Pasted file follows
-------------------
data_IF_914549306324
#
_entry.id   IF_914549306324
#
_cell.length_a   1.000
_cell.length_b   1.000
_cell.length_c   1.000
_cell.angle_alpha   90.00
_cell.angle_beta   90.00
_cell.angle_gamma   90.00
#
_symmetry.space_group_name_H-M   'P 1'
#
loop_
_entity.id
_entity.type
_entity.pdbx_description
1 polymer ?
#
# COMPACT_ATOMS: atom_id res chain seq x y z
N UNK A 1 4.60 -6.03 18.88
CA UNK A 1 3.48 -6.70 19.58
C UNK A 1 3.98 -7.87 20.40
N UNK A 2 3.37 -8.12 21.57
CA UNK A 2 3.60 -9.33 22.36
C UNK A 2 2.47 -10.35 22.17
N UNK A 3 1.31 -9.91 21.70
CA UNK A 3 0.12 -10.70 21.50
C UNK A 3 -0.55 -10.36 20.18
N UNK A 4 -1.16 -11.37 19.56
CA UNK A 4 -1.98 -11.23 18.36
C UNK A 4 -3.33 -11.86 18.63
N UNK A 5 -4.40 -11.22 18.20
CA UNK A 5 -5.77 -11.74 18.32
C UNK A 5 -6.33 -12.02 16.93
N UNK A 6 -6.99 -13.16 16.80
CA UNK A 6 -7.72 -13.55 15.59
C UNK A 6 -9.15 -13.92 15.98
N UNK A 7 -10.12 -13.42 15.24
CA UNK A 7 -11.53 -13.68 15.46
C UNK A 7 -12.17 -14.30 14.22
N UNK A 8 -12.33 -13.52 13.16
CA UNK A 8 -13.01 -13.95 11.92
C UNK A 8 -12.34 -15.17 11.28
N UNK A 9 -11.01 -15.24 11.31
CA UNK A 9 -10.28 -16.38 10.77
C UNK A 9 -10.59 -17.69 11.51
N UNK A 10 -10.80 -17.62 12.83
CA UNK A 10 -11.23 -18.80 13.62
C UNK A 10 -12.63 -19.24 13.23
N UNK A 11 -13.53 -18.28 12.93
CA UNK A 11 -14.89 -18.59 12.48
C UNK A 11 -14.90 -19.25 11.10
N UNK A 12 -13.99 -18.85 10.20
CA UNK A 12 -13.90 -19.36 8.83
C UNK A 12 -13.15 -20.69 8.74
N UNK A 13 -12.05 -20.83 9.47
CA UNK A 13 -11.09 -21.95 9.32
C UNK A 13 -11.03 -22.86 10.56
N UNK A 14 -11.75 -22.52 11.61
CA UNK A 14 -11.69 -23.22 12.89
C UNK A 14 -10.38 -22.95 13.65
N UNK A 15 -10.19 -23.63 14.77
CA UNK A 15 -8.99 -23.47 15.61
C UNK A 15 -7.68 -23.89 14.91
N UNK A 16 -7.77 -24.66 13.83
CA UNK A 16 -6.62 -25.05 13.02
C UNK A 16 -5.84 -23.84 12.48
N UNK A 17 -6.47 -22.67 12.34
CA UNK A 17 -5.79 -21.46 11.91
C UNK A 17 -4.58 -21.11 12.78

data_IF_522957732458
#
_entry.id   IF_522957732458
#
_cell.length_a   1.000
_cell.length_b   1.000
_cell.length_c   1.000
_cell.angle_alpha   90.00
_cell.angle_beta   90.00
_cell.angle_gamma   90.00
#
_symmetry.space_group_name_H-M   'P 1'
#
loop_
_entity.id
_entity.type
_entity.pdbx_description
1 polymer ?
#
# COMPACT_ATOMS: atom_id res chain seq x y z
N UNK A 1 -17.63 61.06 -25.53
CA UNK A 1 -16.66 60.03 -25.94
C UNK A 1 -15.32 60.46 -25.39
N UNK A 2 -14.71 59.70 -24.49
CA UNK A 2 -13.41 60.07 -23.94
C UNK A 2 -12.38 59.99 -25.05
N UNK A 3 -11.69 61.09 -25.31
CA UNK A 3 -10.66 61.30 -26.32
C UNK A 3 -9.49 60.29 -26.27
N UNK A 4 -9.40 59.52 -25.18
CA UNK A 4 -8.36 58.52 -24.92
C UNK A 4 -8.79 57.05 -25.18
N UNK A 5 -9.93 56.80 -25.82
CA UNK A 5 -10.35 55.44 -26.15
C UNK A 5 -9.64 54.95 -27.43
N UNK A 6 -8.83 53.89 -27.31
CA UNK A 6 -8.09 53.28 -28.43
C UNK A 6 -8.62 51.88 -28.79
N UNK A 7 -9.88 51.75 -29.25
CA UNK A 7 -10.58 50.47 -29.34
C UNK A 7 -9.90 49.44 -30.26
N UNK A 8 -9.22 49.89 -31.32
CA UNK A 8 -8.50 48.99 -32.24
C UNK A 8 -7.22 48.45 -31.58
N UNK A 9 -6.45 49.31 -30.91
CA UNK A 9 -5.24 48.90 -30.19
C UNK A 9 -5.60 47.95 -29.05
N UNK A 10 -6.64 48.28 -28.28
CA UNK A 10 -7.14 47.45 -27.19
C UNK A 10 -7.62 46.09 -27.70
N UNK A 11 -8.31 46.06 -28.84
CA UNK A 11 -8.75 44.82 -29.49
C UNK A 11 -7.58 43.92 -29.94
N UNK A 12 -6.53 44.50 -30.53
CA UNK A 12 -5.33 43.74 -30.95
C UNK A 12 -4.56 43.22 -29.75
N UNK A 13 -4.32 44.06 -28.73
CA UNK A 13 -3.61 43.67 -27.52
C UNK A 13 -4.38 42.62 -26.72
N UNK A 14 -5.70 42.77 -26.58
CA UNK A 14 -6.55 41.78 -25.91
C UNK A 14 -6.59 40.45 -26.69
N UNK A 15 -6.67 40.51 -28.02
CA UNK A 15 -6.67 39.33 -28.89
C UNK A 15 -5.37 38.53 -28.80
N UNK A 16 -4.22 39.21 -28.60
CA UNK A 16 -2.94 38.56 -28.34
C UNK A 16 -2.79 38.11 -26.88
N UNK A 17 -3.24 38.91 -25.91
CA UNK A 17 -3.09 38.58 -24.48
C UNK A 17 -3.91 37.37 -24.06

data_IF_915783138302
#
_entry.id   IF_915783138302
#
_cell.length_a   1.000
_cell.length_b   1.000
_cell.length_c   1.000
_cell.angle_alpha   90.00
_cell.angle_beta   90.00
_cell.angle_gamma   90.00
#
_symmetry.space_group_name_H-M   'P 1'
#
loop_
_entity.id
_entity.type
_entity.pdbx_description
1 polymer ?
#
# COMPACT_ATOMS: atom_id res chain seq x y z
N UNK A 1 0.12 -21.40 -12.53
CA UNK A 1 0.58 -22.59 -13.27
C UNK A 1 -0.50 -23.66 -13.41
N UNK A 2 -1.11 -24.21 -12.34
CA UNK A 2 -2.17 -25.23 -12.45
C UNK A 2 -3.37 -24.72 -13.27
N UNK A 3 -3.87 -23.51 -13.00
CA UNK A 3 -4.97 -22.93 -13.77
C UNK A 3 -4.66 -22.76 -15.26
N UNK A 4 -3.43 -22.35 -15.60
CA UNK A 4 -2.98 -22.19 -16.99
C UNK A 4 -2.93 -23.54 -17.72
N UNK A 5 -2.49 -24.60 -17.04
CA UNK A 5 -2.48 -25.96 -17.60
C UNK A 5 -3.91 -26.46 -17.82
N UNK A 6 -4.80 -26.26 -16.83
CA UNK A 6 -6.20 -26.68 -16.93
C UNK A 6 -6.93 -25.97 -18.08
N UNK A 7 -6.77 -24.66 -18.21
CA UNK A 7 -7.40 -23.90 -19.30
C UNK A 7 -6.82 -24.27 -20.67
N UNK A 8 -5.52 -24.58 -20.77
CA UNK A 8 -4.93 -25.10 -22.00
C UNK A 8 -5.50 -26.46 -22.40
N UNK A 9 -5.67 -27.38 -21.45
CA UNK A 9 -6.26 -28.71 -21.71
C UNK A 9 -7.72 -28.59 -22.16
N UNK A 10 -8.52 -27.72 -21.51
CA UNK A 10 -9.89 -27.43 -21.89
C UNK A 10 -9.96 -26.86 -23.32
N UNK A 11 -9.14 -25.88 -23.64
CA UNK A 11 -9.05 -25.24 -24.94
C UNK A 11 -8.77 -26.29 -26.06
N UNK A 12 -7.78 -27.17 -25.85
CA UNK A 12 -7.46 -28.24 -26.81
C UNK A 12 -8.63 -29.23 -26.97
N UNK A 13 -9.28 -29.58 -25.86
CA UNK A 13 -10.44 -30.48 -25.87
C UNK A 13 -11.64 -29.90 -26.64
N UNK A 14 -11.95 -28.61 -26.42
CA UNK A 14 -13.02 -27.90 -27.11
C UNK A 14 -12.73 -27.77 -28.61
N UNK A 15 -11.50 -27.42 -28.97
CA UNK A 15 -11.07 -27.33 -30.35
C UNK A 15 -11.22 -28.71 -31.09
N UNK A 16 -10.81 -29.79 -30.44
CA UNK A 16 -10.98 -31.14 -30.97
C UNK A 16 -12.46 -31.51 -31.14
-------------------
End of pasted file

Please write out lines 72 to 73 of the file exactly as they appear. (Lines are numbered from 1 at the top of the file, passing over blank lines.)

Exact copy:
data_IF_522957732458
#